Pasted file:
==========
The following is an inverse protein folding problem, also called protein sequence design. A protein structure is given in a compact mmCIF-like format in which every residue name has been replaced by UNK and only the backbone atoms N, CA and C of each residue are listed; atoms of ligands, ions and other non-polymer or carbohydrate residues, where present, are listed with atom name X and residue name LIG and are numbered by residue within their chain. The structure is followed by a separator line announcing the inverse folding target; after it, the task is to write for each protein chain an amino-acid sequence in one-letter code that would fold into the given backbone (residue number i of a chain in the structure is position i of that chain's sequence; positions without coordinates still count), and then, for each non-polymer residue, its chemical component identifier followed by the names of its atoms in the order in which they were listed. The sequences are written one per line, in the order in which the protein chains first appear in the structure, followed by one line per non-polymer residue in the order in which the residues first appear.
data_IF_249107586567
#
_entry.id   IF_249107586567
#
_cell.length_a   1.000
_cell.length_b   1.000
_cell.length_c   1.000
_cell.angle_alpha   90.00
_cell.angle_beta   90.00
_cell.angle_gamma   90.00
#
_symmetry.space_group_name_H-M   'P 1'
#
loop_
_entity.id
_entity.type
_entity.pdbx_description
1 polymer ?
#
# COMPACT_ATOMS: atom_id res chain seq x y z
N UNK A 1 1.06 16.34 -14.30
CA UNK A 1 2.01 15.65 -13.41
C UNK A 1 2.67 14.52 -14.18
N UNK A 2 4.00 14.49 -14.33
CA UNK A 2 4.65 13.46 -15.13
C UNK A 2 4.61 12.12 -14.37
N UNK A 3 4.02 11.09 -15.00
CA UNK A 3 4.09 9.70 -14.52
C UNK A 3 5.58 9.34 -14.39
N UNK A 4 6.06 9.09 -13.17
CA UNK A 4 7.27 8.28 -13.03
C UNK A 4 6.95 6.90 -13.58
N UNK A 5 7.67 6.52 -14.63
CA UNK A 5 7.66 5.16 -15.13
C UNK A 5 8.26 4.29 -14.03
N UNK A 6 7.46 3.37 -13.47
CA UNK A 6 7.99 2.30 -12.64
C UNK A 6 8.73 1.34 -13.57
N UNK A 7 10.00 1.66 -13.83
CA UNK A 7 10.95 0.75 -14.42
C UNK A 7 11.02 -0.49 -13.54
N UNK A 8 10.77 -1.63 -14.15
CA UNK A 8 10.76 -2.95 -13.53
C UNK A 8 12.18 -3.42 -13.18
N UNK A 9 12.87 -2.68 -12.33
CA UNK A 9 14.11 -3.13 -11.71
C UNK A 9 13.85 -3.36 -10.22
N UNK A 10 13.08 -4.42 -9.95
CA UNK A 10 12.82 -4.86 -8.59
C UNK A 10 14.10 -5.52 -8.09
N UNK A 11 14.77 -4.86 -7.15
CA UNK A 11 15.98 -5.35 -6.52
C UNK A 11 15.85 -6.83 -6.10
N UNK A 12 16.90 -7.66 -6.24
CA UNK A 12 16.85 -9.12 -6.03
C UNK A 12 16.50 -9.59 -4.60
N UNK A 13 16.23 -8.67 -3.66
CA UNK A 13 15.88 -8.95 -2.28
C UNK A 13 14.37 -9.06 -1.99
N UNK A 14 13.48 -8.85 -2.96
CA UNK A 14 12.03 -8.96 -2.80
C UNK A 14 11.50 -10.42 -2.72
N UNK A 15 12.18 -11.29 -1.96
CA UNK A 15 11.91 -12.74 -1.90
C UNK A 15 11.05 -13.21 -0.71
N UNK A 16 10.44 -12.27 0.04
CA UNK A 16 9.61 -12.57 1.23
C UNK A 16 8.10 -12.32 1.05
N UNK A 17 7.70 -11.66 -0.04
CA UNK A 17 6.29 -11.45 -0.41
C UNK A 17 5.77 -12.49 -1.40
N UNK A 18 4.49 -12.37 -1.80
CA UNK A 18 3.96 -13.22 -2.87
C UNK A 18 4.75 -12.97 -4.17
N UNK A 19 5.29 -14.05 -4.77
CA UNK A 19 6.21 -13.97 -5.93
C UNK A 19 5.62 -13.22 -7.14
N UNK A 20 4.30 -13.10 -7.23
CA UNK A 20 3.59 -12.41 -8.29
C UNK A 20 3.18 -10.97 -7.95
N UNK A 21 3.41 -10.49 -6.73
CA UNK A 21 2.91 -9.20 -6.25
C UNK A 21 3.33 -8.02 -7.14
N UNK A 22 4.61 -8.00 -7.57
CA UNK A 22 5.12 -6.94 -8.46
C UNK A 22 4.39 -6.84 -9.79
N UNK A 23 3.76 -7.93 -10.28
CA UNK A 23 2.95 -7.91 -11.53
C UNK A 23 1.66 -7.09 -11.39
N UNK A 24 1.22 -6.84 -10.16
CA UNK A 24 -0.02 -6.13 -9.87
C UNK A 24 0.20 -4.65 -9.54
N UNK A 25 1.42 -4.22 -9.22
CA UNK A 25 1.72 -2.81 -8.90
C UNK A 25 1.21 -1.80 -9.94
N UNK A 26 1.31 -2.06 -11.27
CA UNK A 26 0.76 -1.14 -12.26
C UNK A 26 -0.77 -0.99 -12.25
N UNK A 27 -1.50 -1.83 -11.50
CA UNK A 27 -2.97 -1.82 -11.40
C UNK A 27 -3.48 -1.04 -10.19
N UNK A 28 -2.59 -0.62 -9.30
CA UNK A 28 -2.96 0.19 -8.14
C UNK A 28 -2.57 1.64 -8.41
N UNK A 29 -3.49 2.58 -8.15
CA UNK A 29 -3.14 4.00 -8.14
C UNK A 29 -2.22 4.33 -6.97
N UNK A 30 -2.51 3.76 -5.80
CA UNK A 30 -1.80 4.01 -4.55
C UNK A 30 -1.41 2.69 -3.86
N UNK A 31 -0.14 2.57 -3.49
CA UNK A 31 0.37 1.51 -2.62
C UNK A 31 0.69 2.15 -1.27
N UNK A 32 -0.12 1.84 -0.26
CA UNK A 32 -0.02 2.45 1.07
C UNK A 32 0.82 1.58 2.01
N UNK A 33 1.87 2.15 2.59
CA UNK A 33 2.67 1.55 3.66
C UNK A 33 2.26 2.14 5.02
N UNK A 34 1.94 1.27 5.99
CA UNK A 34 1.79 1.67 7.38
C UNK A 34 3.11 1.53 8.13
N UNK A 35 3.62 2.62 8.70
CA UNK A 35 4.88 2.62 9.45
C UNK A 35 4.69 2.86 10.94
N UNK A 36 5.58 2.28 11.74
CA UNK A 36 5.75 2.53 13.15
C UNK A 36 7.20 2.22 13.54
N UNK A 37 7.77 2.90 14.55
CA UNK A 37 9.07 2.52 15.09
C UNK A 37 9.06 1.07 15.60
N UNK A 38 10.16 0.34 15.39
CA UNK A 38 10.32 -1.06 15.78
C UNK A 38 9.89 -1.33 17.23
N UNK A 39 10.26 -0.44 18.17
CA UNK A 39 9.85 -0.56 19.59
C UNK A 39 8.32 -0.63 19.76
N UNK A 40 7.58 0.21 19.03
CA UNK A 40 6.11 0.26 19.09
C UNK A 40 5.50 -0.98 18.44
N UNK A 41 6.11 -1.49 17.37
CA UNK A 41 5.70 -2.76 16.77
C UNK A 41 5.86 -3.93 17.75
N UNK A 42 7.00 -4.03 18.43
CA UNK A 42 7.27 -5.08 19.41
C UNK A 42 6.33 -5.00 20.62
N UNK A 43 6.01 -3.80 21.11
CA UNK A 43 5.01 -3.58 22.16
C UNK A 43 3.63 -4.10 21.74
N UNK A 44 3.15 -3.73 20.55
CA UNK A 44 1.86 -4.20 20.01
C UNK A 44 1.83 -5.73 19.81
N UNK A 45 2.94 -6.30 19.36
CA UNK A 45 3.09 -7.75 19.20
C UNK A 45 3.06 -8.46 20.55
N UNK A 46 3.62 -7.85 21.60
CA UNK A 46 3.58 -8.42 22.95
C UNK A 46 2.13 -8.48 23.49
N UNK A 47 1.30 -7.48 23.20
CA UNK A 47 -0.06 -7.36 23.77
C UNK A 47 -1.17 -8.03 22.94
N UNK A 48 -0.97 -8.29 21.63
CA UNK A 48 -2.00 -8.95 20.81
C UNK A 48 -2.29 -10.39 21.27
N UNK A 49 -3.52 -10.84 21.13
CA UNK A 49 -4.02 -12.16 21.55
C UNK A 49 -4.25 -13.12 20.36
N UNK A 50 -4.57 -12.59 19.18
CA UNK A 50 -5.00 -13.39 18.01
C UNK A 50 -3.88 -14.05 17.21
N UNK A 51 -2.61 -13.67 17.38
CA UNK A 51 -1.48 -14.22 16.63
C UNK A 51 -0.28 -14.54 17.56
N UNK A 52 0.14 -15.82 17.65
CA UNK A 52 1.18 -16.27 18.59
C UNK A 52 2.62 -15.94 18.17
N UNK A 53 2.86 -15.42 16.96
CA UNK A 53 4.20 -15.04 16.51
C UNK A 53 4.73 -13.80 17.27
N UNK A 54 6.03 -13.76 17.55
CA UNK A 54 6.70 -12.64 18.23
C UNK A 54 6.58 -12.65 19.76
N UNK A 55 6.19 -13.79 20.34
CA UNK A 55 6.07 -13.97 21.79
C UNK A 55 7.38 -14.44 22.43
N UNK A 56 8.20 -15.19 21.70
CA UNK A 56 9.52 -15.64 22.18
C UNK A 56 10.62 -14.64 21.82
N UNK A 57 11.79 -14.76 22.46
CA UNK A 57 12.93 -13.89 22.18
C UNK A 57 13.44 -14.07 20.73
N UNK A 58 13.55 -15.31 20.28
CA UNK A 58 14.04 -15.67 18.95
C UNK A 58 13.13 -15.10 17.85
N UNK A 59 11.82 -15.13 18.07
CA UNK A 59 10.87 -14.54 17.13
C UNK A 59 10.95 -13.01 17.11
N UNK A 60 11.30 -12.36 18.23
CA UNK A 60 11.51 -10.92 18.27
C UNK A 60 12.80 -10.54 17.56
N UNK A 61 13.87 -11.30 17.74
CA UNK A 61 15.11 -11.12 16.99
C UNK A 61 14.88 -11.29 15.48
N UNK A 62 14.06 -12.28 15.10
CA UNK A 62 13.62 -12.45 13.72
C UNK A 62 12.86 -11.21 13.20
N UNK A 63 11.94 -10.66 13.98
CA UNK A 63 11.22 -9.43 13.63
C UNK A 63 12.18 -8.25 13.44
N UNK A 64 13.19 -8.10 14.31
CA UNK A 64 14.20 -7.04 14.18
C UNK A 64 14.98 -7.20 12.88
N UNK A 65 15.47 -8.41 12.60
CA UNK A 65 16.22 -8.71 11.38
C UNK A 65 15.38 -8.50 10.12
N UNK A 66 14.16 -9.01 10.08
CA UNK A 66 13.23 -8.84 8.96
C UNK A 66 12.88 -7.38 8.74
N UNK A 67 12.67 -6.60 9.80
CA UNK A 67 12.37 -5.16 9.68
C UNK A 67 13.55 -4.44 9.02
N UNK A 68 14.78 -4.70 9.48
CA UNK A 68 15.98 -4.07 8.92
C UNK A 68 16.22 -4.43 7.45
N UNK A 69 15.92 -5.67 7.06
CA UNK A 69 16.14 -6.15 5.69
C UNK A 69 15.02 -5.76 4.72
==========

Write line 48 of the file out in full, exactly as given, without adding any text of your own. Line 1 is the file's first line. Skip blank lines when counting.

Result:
C UNK A 9 13.85 -3.36 -10.22